But not only that; let freedom ring from Stone Mountain of Georgia!

Let freedom ring from Lookout Mountain of Tennessee!

Let freedom ring from every hill and molehill of Mississippi. From every mountainside, let freedom ring.

And when this happens, when we allow freedom to ring, when we let it ring from every village and every hamlet, from every state and every city, we will be able to speed up that day when all of God’s children, black men and white men, Jews and Gentiles, Protestants and Catholics, will be able to join hands and sing in the words of the old Negro spiritual, “Free at last! free at last! thank God Almighty, we are free at last!”

Black History: Emancipation

© copyright 2008 Storm Bear.  Town Called Dobson


To view the original, travel to a Town Called Dobson.  Black History: Emancipation

The Emancipation Proclamation consists of two executive orders issued by United States President Abraham Lincoln during the American Civil War. The first one, issued September 22, 1862, declared the freedom of all slaves in any state of the Confederate States of America that did not return to Union control by January 1, 1863. The second order, issued January 1, 1863, named the specific states where it applied.

The Emancipation Proclamation was widely attacked at the time as freeing only the slaves over which the Union had no power, but in practice, it committed the Union to ending slavery, which was controversial in the North. It was not a law passed by Congress, but a presidential order empowered, as Lincoln wrote, by his position as “Commander in Chief of the Army and Navy” under Article II, section 2 of the United States Constitution.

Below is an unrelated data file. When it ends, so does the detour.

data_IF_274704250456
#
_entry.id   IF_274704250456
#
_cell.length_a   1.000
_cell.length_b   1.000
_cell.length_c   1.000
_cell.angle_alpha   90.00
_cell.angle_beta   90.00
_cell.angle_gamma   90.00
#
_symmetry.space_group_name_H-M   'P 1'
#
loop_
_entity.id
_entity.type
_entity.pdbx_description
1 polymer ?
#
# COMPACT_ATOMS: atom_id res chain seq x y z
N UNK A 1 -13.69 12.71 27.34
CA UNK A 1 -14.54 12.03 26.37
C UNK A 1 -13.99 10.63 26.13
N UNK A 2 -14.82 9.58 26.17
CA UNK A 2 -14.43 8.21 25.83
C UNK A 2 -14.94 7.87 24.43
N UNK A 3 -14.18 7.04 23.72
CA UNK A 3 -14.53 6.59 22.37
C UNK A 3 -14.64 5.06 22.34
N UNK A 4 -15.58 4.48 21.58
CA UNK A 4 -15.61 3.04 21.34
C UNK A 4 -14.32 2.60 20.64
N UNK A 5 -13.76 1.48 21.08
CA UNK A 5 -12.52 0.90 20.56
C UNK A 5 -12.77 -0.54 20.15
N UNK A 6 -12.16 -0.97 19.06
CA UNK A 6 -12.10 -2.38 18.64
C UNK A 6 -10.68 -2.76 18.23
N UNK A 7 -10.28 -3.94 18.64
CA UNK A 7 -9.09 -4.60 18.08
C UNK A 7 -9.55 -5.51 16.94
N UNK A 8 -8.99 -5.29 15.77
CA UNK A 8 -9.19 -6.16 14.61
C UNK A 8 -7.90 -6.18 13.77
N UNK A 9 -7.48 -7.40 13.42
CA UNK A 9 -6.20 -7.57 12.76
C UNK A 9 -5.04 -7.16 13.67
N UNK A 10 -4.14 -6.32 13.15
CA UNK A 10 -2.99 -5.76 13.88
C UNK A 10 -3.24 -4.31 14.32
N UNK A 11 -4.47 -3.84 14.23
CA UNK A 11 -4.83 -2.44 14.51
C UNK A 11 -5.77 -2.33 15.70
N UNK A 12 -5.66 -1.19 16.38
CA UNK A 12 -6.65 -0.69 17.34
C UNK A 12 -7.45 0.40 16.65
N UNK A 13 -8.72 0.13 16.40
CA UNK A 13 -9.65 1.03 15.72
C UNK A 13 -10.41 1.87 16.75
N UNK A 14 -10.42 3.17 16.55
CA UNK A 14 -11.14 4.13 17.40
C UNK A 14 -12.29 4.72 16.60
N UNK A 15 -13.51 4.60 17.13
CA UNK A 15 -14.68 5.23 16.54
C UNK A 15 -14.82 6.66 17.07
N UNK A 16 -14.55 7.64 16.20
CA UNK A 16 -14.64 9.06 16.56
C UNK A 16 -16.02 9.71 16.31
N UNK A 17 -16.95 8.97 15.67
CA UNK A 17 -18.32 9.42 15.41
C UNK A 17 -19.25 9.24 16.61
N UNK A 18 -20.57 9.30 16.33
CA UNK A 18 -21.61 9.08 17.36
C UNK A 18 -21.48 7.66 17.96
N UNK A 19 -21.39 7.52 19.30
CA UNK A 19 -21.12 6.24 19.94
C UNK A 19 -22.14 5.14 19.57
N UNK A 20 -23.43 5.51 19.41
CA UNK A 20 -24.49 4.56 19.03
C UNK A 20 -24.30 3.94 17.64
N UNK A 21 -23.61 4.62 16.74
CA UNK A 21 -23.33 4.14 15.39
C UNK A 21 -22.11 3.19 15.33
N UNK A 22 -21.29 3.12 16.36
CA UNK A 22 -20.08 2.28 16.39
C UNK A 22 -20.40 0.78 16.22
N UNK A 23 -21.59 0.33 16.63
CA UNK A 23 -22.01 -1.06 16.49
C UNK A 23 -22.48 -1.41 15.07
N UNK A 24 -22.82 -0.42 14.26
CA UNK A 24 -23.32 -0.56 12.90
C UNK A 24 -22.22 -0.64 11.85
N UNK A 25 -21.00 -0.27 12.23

The proclamation did not free any slaves of the border states (Kentucky, Missouri, Maryland, Delaware, and West Virginia), or any southern state (or part of a state) already under Union control. It first directly affected only those slaves that had already escaped to the Union side, but as the Union armies conquered the Confederacy, thousands of slaves were freed each day until nearly all (approximately 4 million, according to the 1860 census) were freed by July of 1865.

After the war there was concern that the proclamation, as a war measure, had not made the elimination of slavery permanent. Several former slave states had prohibited slavery; however, some slavery continued to exist until the entire institution was finally wiped out by the ratification of the Thirteenth Amendment on December 18, 1865.